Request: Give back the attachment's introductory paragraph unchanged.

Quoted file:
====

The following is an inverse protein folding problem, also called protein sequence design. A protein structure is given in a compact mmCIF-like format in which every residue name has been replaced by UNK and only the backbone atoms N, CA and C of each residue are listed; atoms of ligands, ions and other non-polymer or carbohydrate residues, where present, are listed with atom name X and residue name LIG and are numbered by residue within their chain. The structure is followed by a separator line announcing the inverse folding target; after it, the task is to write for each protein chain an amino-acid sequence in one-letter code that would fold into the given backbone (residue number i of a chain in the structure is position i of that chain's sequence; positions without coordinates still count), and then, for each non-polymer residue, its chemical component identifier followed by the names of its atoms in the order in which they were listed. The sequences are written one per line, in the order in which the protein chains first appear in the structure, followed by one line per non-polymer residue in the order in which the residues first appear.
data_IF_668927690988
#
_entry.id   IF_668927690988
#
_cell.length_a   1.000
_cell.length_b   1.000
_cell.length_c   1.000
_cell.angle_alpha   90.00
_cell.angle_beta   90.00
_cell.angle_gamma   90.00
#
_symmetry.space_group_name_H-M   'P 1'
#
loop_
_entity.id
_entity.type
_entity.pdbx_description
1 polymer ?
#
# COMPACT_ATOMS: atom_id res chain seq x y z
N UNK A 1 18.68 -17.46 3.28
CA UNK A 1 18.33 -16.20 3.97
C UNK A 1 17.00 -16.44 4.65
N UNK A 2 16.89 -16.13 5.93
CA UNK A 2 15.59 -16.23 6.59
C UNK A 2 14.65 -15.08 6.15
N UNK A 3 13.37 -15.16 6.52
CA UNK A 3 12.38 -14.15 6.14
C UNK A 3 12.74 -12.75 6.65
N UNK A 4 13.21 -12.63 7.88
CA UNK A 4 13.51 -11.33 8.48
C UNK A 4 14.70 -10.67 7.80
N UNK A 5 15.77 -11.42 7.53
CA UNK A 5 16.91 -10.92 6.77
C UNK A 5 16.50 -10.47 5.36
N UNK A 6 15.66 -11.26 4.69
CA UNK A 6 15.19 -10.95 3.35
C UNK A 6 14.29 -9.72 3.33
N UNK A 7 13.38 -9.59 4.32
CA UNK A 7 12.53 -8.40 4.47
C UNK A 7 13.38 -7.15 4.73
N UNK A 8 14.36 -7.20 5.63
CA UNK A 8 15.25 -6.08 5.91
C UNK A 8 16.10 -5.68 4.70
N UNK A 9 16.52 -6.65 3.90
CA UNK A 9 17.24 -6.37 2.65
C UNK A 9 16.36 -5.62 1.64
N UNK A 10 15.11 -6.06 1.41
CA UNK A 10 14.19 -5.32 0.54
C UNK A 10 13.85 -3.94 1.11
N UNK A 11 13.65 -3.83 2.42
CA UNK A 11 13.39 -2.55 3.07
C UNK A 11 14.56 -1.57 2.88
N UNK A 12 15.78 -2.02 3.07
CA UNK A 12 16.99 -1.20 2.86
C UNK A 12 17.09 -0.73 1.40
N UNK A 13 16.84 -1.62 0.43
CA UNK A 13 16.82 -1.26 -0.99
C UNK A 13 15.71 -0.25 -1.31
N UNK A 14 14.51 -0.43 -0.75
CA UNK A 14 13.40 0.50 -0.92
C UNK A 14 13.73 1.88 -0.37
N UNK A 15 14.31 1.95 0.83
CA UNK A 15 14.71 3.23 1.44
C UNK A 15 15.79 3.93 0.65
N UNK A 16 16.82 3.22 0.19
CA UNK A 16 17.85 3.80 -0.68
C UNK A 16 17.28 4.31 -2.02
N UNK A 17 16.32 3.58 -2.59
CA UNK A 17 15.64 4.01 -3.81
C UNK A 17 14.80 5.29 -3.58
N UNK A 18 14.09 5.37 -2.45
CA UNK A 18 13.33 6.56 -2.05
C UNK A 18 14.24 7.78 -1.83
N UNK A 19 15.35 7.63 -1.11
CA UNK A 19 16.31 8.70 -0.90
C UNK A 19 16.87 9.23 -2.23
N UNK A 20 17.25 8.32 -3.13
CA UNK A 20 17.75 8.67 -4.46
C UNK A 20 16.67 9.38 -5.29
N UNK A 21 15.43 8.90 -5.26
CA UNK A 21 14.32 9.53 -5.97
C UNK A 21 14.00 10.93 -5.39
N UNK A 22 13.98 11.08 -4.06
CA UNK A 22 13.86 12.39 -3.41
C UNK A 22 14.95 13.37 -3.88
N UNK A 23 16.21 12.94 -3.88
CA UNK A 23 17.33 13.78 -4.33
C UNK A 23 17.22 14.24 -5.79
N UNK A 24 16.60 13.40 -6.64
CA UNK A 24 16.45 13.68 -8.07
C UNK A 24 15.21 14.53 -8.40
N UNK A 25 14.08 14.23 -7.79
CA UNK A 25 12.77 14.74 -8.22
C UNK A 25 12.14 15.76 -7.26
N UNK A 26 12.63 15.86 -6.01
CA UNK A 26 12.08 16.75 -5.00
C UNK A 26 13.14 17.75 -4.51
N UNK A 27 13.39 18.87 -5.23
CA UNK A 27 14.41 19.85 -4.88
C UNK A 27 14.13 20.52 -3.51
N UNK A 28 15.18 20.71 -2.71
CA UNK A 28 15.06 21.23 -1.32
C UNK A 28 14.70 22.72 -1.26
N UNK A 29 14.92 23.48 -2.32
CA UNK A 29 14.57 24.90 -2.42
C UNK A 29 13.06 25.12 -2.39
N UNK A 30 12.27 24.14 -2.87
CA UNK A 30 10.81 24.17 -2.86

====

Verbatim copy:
The following is an inverse protein folding problem, also called protein sequence design. A protein structure is given in a compact mmCIF-like format in which every residue name has been replaced by UNK and only the backbone atoms N, CA and C of each residue are listed; atoms of ligands, ions and other non-polymer or carbohydrate residues, where present, are listed with atom name X and residue name LIG and are numbered by residue within their chain. The structure is followed by a separator line announcing the inverse folding target; after it, the task is to write for each protein chain an amino-acid sequence in one-letter code that would fold into the given backbone (residue number i of a chain in the structure is position i of that chain's sequence; positions without coordinates still count), and then, for each non-polymer residue, its chemical component identifier followed by the names of its atoms in the order in which they were listed. The sequences are written one per line, in the order in which the protein chains first appear in the structure, followed by one line per non-polymer residue in the order in which the residues first appear.